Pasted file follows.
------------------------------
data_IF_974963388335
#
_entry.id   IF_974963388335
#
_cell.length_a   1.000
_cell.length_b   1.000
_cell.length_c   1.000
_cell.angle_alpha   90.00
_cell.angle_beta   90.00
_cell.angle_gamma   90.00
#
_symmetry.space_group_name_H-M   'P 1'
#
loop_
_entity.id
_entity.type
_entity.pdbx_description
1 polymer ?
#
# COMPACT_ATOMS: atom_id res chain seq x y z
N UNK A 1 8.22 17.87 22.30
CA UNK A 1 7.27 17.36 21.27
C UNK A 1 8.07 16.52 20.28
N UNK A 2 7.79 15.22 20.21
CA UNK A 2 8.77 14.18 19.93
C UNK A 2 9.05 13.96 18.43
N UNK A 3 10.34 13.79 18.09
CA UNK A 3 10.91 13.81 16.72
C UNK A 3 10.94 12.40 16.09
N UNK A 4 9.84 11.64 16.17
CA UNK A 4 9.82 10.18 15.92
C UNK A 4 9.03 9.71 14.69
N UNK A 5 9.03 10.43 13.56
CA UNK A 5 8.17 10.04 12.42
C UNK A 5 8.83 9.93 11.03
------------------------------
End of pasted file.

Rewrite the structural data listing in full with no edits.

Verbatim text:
data_IF_974963388335
#
_entry.id   IF_974963388335
#
_cell.length_a   1.000
_cell.length_b   1.000
_cell.length_c   1.000
_cell.angle_alpha   90.00
_cell.angle_beta   90.00
_cell.angle_gamma   90.00
#
_symmetry.space_group_name_H-M   'P 1'
#
loop_
_entity.id
_entity.type
_entity.pdbx_description
1 polymer ?
#
# COMPACT_ATOMS: atom_id res chain seq x y z
N UNK A 1 8.22 17.87 22.30
CA UNK A 1 7.27 17.36 21.27
C UNK A 1 8.07 16.52 20.28
N UNK A 2 7.79 15.22 20.21
CA UNK A 2 8.77 14.18 19.93
C UNK A 2 9.05 13.96 18.43
N UNK A 3 10.34 13.79 18.09
CA UNK A 3 10.91 13.81 16.72
C UNK A 3 10.94 12.40 16.09
N UNK A 4 9.84 11.64 16.17
CA UNK A 4 9.82 10.18 15.92
C UNK A 4 9.03 9.71 14.69
N UNK A 5 9.03 10.43 13.56
CA UNK A 5 8.17 10.04 12.42
C UNK A 5 8.83 9.93 11.03